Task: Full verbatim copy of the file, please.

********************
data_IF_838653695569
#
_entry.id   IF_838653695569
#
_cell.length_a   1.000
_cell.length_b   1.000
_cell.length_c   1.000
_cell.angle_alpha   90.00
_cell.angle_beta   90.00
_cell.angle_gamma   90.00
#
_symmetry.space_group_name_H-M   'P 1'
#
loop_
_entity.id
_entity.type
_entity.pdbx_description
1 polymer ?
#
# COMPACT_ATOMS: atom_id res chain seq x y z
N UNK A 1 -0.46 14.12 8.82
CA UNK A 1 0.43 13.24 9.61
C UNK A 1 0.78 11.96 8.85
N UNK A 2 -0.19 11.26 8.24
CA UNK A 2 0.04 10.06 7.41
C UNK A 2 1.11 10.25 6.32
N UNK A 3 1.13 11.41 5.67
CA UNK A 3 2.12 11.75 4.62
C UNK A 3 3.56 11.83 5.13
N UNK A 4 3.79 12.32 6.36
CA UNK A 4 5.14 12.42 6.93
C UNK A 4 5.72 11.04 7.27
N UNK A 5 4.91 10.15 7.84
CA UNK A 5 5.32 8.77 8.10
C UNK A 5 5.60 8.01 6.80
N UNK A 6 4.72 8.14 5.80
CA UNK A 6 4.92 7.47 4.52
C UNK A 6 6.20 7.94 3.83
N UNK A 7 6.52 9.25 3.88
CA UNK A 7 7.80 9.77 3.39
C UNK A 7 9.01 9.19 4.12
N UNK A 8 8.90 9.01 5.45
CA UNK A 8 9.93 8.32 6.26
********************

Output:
data_IF_838653695569
#
_entry.id   IF_838653695569
#
_cell.length_a   1.000
_cell.length_b   1.000
_cell.length_c   1.000
_cell.angle_alpha   90.00
_cell.angle_beta   90.00
_cell.angle_gamma   90.00
#
_symmetry.space_group_name_H-M   'P 1'
#
loop_
_entity.id
_entity.type
_entity.pdbx_description
1 polymer ?
#
# COMPACT_ATOMS: atom_id res chain seq x y z
N UNK A 1 -0.46 14.12 8.82
CA UNK A 1 0.43 13.24 9.61
C UNK A 1 0.78 11.96 8.85
N UNK A 2 -0.19 11.26 8.24
CA UNK A 2 0.04 10.06 7.41
C UNK A 2 1.11 10.25 6.32
N UNK A 3 1.13 11.41 5.67
CA UNK A 3 2.12 11.75 4.62
C UNK A 3 3.56 11.83 5.13
N UNK A 4 3.79 12.32 6.36
CA UNK A 4 5.14 12.42 6.93
C UNK A 4 5.72 11.04 7.27
N UNK A 5 4.91 10.15 7.84
CA UNK A 5 5.32 8.77 8.10
C UNK A 5 5.60 8.01 6.80
N UNK A 6 4.72 8.14 5.80
CA UNK A 6 4.92 7.47 4.52
C UNK A 6 6.20 7.94 3.83
N UNK A 7 6.52 9.25 3.88
CA UNK A 7 7.80 9.77 3.39
C UNK A 7 9.01 9.19 4.12
N UNK A 8 8.90 9.01 5.45
CA UNK A 8 9.93 8.32 6.26